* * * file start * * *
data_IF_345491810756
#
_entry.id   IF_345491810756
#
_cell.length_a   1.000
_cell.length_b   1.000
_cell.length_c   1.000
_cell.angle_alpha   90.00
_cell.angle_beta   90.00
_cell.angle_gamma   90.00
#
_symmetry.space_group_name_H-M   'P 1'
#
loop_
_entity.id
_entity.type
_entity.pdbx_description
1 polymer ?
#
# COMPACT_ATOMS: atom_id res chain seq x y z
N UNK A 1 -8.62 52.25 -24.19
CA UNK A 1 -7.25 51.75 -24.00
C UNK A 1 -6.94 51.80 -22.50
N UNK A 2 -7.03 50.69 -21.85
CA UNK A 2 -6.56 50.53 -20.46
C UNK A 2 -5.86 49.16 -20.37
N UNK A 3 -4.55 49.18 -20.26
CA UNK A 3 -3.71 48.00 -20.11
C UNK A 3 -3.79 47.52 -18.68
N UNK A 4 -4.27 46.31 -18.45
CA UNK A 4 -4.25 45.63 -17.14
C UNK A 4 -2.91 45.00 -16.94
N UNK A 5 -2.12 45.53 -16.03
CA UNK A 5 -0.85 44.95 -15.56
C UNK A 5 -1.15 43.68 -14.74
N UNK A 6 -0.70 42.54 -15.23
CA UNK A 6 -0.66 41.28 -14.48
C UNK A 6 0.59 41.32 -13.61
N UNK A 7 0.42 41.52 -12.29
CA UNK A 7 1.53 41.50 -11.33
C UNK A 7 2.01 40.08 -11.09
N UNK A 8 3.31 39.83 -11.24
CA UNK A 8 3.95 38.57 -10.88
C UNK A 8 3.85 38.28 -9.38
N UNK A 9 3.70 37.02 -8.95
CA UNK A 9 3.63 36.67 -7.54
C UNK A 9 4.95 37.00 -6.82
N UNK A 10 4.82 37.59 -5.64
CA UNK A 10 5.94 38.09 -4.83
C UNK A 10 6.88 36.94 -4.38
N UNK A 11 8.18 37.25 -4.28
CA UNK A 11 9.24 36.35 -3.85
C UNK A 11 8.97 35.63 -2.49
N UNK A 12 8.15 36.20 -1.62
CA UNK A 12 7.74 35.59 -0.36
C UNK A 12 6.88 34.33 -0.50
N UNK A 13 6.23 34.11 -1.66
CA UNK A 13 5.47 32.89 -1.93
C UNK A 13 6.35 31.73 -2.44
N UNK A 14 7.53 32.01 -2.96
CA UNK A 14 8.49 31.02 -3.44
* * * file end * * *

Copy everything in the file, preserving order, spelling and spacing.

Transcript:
data_IF_345491810756
#
_entry.id   IF_345491810756
#
_cell.length_a   1.000
_cell.length_b   1.000
_cell.length_c   1.000
_cell.angle_alpha   90.00
_cell.angle_beta   90.00
_cell.angle_gamma   90.00
#
_symmetry.space_group_name_H-M   'P 1'
#
loop_
_entity.id
_entity.type
_entity.pdbx_description
1 polymer ?
#
# COMPACT_ATOMS: atom_id res chain seq x y z
N UNK A 1 -8.62 52.25 -24.19
CA UNK A 1 -7.25 51.75 -24.00
C UNK A 1 -6.94 51.80 -22.50
N UNK A 2 -7.03 50.69 -21.85
CA UNK A 2 -6.56 50.53 -20.46
C UNK A 2 -5.86 49.16 -20.37
N UNK A 3 -4.55 49.18 -20.26
CA UNK A 3 -3.71 48.00 -20.11
C UNK A 3 -3.79 47.52 -18.68
N UNK A 4 -4.27 46.31 -18.45
CA UNK A 4 -4.25 45.63 -17.14
C UNK A 4 -2.91 45.00 -16.94
N UNK A 5 -2.12 45.53 -16.03
CA UNK A 5 -0.85 44.95 -15.56
C UNK A 5 -1.15 43.68 -14.74
N UNK A 6 -0.70 42.54 -15.23
CA UNK A 6 -0.66 41.28 -14.48
C UNK A 6 0.59 41.32 -13.61
N UNK A 7 0.42 41.52 -12.29
CA UNK A 7 1.53 41.50 -11.33
C UNK A 7 2.01 40.08 -11.09
N UNK A 8 3.31 39.83 -11.24
CA UNK A 8 3.95 38.57 -10.88
C UNK A 8 3.85 38.28 -9.38
N UNK A 9 3.70 37.02 -8.95
CA UNK A 9 3.63 36.67 -7.54
C UNK A 9 4.95 37.00 -6.82
N UNK A 10 4.82 37.59 -5.64
CA UNK A 10 5.94 38.09 -4.83
C UNK A 10 6.88 36.94 -4.38
N UNK A 11 8.18 37.25 -4.28
CA UNK A 11 9.24 36.35 -3.85
C UNK A 11 8.97 35.63 -2.49
N UNK A 12 8.15 36.20 -1.62
CA UNK A 12 7.74 35.59 -0.36
C UNK A 12 6.88 34.33 -0.50
N UNK A 13 6.23 34.11 -1.66
CA UNK A 13 5.47 32.89 -1.93
C UNK A 13 6.35 31.73 -2.44
N UNK A 14 7.53 32.01 -2.96
CA UNK A 14 8.49 31.02 -3.44